Every reader who chooses to open and operate his own daycare/school will contribute in a genuine way to the greatly increased educational and moral values of future Americans. This is not a generality, because the American public educa­tional system is failing. This is not news, but rather a generally accepted fact. Each year our grade schools, high schools, and colleges produce students who score lower in standardized tests which have been used for years. When compared to their counterparts in Germany, Japan, England, and in fact any modem, industrialized society, American students do poorly. Their trend is downward.

A Cesspool of Immorality

Some observers blame the students for this poor showing. The older generation tends to say that the younger generation is not “up to snuff.” “Youngsters today don’t work or try as hard as we did.” Can anything be more ridiculous? It is not the students who are at fault. We are teaching today’s youth the wrong things in the wrong way. Even after four or five decades of degenerating scholastic achievement, no better system has appeared on the horizon.

Equally important to declining educational performance is the nearly total loss of moral, ethical, and religious instruction. To be blunt, our public school system is, at best, a failure in teaching how to live a disciplined life. At worst, the public school system is a cesspool of immorality, which dooms a large number of students to live lives of alcoholism, drug addiction, sexual depravity, lawlessness and near illiteracy.

Everyone seems aware of this, but nobody seems to know what to do about it. Of course, the federal government, the major player in creating the public school disaster, almost yearly develops “new” programs to improve our schools. Some “experts” say public school teachers should be paid more, that classes should be smaller, and that yearly operating budgets increased. The list of quick fixes is endless. Yet each year our schools turn out students of lower quality than the year before. The downward trend has been underway for a long time. Still the government, unions, publishers, and local bureaucrats seem dedicated to this deteriorating educational system, which has been proven second rate by years of declining scholarship.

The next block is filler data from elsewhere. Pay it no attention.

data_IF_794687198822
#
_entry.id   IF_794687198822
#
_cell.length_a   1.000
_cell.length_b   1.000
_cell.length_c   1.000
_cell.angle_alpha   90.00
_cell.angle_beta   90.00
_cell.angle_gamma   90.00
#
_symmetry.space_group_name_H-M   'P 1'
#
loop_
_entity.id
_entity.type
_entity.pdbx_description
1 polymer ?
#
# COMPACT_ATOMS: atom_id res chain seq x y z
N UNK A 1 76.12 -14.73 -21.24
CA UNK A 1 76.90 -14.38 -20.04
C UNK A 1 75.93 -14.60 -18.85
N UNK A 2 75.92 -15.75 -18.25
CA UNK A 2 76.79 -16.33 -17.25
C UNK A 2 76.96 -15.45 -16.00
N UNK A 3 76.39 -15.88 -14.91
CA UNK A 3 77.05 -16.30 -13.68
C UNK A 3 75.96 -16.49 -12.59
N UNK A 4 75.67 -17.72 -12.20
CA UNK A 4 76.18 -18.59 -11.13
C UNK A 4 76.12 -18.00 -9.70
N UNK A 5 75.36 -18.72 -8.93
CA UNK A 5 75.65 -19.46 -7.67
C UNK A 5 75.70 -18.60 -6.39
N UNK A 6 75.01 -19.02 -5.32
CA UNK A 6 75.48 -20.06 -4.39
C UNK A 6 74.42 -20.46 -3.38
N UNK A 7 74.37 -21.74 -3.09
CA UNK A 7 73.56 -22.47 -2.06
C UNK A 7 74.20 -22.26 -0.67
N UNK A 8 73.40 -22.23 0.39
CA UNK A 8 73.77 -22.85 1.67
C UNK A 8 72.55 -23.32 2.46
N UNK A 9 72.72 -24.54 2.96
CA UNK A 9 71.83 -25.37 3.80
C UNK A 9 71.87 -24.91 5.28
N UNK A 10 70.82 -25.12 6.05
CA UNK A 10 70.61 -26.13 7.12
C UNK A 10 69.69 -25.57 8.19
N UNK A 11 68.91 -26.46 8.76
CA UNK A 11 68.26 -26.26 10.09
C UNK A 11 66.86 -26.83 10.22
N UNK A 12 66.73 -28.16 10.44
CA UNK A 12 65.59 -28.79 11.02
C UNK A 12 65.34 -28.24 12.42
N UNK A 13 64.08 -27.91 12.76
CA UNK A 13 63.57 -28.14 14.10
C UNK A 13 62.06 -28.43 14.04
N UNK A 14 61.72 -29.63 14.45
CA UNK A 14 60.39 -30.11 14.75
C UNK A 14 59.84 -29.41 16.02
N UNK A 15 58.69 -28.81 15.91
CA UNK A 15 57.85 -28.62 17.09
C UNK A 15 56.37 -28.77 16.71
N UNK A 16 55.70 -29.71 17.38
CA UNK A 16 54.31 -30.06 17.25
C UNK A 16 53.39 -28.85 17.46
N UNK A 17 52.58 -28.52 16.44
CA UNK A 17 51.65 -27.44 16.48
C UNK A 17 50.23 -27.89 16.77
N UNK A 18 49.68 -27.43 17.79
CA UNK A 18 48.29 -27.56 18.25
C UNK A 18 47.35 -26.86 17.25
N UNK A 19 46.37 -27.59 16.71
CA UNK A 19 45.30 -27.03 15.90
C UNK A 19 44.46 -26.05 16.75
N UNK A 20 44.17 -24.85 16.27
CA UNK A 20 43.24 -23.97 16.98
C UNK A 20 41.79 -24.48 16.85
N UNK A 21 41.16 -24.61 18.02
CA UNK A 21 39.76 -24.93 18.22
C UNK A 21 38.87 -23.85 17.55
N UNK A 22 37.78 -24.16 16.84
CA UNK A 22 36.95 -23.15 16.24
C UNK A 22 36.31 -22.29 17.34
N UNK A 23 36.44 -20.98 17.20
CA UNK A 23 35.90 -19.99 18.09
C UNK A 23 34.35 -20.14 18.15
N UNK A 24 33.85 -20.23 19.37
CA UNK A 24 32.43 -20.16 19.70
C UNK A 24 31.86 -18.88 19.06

Surprisingly, a small group of young people attend public schools and come away as bright students able to compete with the best in the world. The children of newly arrived Asiatic families are standout public school students by any standard. How can that be? The young Asians come to America with a strong allegiance to family and tradition. They attend public schools and excel, but are also taught discipline and respect for family authority. To the professional observer of our sad public school system, there is little doubt that by the time the second or third generation of Asiatics passes through our present public school system, Asiatics will emerge just as poorly educated as their Occidental neighbors.